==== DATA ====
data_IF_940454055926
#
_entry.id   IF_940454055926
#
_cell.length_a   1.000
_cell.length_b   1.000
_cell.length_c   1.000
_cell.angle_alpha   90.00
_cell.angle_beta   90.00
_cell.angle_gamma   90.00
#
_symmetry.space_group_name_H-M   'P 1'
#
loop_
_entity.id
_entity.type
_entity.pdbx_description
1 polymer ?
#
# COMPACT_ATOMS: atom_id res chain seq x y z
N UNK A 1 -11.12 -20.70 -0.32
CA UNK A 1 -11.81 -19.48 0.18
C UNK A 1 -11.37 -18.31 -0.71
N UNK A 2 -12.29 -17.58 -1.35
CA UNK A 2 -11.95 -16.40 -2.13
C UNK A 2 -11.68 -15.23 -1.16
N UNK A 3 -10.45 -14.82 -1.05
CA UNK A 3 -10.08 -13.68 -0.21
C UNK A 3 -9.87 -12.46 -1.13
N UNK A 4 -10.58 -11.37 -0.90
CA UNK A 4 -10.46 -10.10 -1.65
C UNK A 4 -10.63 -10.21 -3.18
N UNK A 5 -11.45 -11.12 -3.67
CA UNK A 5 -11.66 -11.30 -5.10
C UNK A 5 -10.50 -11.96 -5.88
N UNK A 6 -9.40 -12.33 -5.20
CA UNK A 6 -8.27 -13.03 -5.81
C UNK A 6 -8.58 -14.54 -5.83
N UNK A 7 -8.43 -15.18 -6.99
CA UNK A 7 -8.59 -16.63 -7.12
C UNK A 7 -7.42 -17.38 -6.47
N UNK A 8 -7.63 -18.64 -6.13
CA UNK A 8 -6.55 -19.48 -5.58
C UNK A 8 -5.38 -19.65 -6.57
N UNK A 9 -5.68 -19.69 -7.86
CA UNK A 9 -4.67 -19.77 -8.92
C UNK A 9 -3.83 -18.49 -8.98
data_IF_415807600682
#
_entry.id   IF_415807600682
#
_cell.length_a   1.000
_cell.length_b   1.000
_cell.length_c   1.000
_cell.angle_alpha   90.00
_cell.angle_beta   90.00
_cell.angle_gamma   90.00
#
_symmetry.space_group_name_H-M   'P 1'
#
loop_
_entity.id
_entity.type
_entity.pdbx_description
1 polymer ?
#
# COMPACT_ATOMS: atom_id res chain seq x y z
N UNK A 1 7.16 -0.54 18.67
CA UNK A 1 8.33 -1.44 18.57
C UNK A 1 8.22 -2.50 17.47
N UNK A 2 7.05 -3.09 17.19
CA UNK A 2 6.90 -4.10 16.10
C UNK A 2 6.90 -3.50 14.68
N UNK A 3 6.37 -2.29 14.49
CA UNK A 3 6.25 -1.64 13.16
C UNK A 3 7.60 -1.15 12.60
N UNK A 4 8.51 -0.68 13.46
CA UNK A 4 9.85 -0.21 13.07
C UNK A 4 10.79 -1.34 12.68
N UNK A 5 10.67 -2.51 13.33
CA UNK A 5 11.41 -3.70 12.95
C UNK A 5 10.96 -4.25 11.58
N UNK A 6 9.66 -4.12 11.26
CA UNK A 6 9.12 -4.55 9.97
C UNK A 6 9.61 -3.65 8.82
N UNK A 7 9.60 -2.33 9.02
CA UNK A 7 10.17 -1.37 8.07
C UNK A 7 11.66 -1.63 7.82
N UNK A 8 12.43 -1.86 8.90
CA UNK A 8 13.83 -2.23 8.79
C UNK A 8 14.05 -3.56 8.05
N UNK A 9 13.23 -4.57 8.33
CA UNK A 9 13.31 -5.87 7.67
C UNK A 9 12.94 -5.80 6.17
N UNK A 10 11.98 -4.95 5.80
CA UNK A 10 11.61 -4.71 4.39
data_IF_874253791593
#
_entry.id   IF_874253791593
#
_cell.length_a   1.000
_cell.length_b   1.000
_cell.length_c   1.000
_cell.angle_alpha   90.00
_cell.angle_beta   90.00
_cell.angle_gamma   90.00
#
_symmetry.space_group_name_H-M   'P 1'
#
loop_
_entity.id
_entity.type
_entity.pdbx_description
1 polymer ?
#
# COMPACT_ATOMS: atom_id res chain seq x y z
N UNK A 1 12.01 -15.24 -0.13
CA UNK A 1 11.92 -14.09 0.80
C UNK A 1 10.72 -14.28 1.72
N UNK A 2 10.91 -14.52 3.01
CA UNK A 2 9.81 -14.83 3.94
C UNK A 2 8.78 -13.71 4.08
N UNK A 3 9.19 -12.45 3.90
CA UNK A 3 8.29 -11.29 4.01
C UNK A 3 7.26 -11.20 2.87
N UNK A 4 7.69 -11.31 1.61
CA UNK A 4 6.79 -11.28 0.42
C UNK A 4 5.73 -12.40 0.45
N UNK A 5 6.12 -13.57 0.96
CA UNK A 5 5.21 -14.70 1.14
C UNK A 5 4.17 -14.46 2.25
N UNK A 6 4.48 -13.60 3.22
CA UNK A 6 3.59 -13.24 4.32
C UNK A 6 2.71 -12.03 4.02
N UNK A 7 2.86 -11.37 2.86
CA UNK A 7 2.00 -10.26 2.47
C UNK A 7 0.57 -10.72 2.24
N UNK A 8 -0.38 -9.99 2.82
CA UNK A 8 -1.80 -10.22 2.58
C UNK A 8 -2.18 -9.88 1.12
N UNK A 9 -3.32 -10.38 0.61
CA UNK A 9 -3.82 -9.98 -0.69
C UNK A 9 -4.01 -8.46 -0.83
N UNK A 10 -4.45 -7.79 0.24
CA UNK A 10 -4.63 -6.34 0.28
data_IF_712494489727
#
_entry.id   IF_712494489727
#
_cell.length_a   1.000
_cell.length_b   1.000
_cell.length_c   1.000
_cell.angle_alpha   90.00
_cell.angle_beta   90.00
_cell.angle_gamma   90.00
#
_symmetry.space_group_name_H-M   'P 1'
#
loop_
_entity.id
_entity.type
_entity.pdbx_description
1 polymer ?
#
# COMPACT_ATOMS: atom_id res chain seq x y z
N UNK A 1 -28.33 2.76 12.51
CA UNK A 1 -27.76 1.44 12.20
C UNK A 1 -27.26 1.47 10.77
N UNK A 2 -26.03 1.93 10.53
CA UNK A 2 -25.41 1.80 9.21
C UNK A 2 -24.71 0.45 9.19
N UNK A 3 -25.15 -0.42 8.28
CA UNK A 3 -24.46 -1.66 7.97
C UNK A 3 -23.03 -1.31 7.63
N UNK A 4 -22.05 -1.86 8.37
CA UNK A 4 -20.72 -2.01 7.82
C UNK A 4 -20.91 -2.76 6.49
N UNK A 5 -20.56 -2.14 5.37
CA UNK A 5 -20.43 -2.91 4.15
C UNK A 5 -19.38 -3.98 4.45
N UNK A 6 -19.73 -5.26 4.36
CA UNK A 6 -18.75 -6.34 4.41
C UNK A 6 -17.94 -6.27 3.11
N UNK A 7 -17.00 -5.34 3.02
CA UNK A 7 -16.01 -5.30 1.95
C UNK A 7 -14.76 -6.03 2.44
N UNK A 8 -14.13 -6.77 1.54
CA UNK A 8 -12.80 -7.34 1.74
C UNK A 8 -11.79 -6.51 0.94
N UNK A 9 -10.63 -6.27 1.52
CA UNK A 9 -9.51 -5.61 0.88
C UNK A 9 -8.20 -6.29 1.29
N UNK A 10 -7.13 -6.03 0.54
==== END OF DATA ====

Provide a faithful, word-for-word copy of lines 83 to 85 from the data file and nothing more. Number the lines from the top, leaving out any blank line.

N UNK A 6 9.66 -4.12 11.26
CA UNK A 6 9.12 -4.55 9.97
C UNK A 6 9.61 -3.65 8.82